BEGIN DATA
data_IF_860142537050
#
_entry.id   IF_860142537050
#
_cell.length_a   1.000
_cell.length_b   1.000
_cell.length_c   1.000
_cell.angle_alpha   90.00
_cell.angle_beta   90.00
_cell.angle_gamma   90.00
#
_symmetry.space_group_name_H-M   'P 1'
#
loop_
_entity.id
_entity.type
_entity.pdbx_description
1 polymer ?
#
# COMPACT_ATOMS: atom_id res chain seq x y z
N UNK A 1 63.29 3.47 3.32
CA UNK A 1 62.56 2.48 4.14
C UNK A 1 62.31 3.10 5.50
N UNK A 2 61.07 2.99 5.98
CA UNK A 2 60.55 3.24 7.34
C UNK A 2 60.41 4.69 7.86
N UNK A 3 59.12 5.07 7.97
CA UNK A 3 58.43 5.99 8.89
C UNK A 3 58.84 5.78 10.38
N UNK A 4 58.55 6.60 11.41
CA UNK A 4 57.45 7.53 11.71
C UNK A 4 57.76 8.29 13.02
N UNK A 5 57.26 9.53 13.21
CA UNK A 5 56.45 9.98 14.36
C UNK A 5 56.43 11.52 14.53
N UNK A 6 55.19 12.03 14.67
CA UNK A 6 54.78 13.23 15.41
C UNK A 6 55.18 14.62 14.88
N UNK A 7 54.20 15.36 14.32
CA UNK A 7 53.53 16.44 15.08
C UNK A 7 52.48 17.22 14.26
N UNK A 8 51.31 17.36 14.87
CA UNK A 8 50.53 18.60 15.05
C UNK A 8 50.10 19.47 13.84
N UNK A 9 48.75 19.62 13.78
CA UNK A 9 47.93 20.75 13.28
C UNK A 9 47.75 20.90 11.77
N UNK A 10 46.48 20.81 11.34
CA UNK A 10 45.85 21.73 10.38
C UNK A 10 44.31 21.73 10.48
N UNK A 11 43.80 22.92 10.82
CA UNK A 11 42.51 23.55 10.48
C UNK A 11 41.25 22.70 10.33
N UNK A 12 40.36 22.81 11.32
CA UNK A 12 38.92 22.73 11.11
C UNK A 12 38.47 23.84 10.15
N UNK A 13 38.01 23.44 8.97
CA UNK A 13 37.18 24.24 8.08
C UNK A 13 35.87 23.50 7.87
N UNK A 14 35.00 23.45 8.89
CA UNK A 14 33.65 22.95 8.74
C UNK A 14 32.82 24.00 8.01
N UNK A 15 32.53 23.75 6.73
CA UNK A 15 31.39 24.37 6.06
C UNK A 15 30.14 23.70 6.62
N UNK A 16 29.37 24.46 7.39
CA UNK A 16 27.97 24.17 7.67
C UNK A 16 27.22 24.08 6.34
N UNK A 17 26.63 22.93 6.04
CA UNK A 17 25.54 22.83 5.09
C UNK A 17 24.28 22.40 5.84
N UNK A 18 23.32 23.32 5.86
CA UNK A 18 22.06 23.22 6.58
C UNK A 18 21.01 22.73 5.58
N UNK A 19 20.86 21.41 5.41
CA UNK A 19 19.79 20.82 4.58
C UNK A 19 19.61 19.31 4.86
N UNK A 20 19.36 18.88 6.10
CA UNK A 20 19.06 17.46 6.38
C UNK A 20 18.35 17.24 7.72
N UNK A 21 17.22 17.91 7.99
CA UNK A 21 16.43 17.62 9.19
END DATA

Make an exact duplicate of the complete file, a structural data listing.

data_IF_860142537050
#
_entry.id   IF_860142537050
#
_cell.length_a   1.000
_cell.length_b   1.000
_cell.length_c   1.000
_cell.angle_alpha   90.00
_cell.angle_beta   90.00
_cell.angle_gamma   90.00
#
_symmetry.space_group_name_H-M   'P 1'
#
loop_
_entity.id
_entity.type
_entity.pdbx_description
1 polymer ?
#
# COMPACT_ATOMS: atom_id res chain seq x y z
N UNK A 1 63.29 3.47 3.32
CA UNK A 1 62.56 2.48 4.14
C UNK A 1 62.31 3.10 5.50
N UNK A 2 61.07 2.99 5.98
CA UNK A 2 60.55 3.24 7.34
C UNK A 2 60.41 4.69 7.86
N UNK A 3 59.12 5.07 7.97
CA UNK A 3 58.43 5.99 8.89
C UNK A 3 58.84 5.78 10.38
N UNK A 4 58.55 6.60 11.41
CA UNK A 4 57.45 7.53 11.71
C UNK A 4 57.76 8.29 13.02
N UNK A 5 57.26 9.53 13.21
CA UNK A 5 56.45 9.98 14.36
C UNK A 5 56.43 11.52 14.53
N UNK A 6 55.19 12.03 14.67
CA UNK A 6 54.78 13.23 15.41
C UNK A 6 55.18 14.62 14.88
N UNK A 7 54.20 15.36 14.32
CA UNK A 7 53.53 16.44 15.08
C UNK A 7 52.48 17.22 14.26
N UNK A 8 51.31 17.36 14.87
CA UNK A 8 50.53 18.60 15.05
C UNK A 8 50.10 19.47 13.84
N UNK A 9 48.75 19.62 13.78
CA UNK A 9 47.93 20.75 13.28
C UNK A 9 47.75 20.90 11.77
N UNK A 10 46.48 20.81 11.34
CA UNK A 10 45.85 21.73 10.38
C UNK A 10 44.31 21.73 10.48
N UNK A 11 43.80 22.92 10.82
CA UNK A 11 42.51 23.55 10.48
C UNK A 11 41.25 22.70 10.33
N UNK A 12 40.36 22.81 11.32
CA UNK A 12 38.92 22.73 11.11
C UNK A 12 38.47 23.84 10.15
N UNK A 13 38.01 23.44 8.97
CA UNK A 13 37.18 24.24 8.08
C UNK A 13 35.87 23.50 7.87
N UNK A 14 35.00 23.45 8.89
CA UNK A 14 33.65 22.95 8.74
C UNK A 14 32.82 24.00 8.01
N UNK A 15 32.53 23.75 6.73
CA UNK A 15 31.39 24.37 6.06
C UNK A 15 30.14 23.70 6.62
N UNK A 16 29.37 24.46 7.39
CA UNK A 16 27.97 24.17 7.67
C UNK A 16 27.22 24.08 6.34
N UNK A 17 26.63 22.93 6.04
CA UNK A 17 25.54 22.83 5.09
C UNK A 17 24.28 22.40 5.84
N UNK A 18 23.32 23.32 5.86
CA UNK A 18 22.06 23.22 6.58
C UNK A 18 21.01 22.73 5.58
N UNK A 19 20.86 21.41 5.41
CA UNK A 19 19.79 20.82 4.58
C UNK A 19 19.61 19.31 4.86
N UNK A 20 19.36 18.88 6.10
CA UNK A 20 19.06 17.46 6.38
C UNK A 20 18.35 17.24 7.72
N UNK A 21 17.22 17.91 7.99
CA UNK A 21 16.43 17.62 9.19